Almost 19,500 Orange Modems Leaking WiFi Credentials

Almost 19500 Orange Modems Leaking WiFi Credentials 2

This is becoming a real headache for customers of Orange Livebox ADSL modem in France and Spain during the Christmas season; almost 19,500 modems have been discovered leaking WiFi credentials.

This discovery has been made by a security researcher during the last weekend. ZDNet reports, “Over the weekend, a security researcher has discovered that nearly 19,500 Orange Livebox ADSL modems are leaking WiFi credentials.”

The report adds, “Troy Mursch, co-founder of Bad Packets LLC, says his company’s honeypots have detected at least one threat actor scanning heavily for Orange modems. Scans started Friday, December 21, Mursch said.”

Reports say that the hackers who are behind the attack are exploiting the vulnerability CVE-2018-20377 that was first described in 2012 and which affects Orange Livebox devices. The ZDNet report explains, “The attacker is exploiting a vulnerability affecting Orange LiveBox devices (CVE-2018-20377) that was first described in 2012. The vulnerability allows a remote attacker to obtain the WiFi password and network ID (SSID) for the modem’s internal WiFi network just by accessing the modem’s get_getnetworkconf.cgi.”

A serious issue

This is a rather serious kind of security issue; the flaw is dangerous. Security experts point out that hackers can use the details to execute on-location proximity hacks.

Security reporter Catalin Cimpanu, who has authored the ZDNet report, explains, “Services like WiGLE allow an attacker to get the exact geographical coordinates of a WiFi network based only on its SSID. Since the Orange modem also leaks the WiFi password, an attacker can travel to a suspected high-value target, such as a company or expensive home, and use the password to gain access to a victim’s network and launch attacks on other nearby devices.”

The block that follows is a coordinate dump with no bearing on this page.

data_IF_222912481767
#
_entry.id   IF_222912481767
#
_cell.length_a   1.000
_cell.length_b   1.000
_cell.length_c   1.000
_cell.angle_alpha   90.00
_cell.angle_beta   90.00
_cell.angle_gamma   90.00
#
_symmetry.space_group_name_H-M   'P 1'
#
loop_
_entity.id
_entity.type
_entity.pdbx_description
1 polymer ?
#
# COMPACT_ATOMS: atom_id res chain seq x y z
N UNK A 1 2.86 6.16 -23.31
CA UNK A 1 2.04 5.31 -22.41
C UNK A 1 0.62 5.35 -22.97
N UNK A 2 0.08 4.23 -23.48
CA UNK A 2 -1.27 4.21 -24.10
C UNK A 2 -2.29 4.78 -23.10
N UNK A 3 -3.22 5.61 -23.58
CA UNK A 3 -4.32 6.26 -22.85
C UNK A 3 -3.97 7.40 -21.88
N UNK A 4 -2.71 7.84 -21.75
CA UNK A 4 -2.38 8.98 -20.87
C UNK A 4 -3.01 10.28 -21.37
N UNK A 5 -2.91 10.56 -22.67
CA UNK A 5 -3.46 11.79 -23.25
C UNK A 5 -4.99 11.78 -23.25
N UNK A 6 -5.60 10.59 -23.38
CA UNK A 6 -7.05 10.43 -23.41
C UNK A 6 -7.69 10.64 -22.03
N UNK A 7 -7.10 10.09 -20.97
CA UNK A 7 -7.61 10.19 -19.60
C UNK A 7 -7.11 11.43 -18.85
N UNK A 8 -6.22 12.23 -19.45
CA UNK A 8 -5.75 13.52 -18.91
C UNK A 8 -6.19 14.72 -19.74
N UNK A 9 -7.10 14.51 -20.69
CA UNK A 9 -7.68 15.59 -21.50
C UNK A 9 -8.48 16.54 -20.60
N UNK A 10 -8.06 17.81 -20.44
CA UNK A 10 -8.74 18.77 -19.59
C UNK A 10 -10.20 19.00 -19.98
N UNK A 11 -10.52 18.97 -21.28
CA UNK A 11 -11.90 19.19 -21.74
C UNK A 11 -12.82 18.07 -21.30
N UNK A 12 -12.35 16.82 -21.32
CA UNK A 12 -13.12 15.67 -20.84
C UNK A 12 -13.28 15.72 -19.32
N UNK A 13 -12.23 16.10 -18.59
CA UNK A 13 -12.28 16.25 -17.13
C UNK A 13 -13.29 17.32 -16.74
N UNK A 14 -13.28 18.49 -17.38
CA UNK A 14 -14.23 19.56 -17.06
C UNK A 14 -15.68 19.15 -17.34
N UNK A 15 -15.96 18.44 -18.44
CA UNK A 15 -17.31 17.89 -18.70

As an example, he explains how a hacker can connect to a home’s network using the WiFi password, then look for smart house alarms and use vulnerabilities in those devices to disable the security system in the house. Similarly, hackers can exploit the vulnerability in an Orange modem located on an enterprise network and even steal proprietary technology from the company’s internal network.

Another grave issue with the flaw is that attackers can exploit it to build online botnets.

In a security advisory published by his company, Troy Mursch states, “Many of the devices found to be leaking their WiFi password use the same password to administer the device (password reuse) or have not configured any custom password – so the factory default “admin/admin” credentials are still applied.”

Mursch adds, “This allows allow any remote user to easily access the device and maliciously modify the device settings or firmware. In addition, they can obtain the phone number tied to the modem and conduct other serious exploits detailed in this Github repository.”

Troy Mursch concludes the security advisory by saying that the findings have been shared directly with Orange. He writes, “Due to the sensitive nature of this flaw, the IP addresses of affected Orange Livebox ADSL modems will not be published publicly, however is freely available for law enforcement and CERT teams to review. We’ve shared our findings directly with Orange Espana, Orange-CERT, and CCN-CERT for further investigation and remediation.”

He has updated the advisory by stating that Orange-CERT has acknowledged the report and that further investigations are on.


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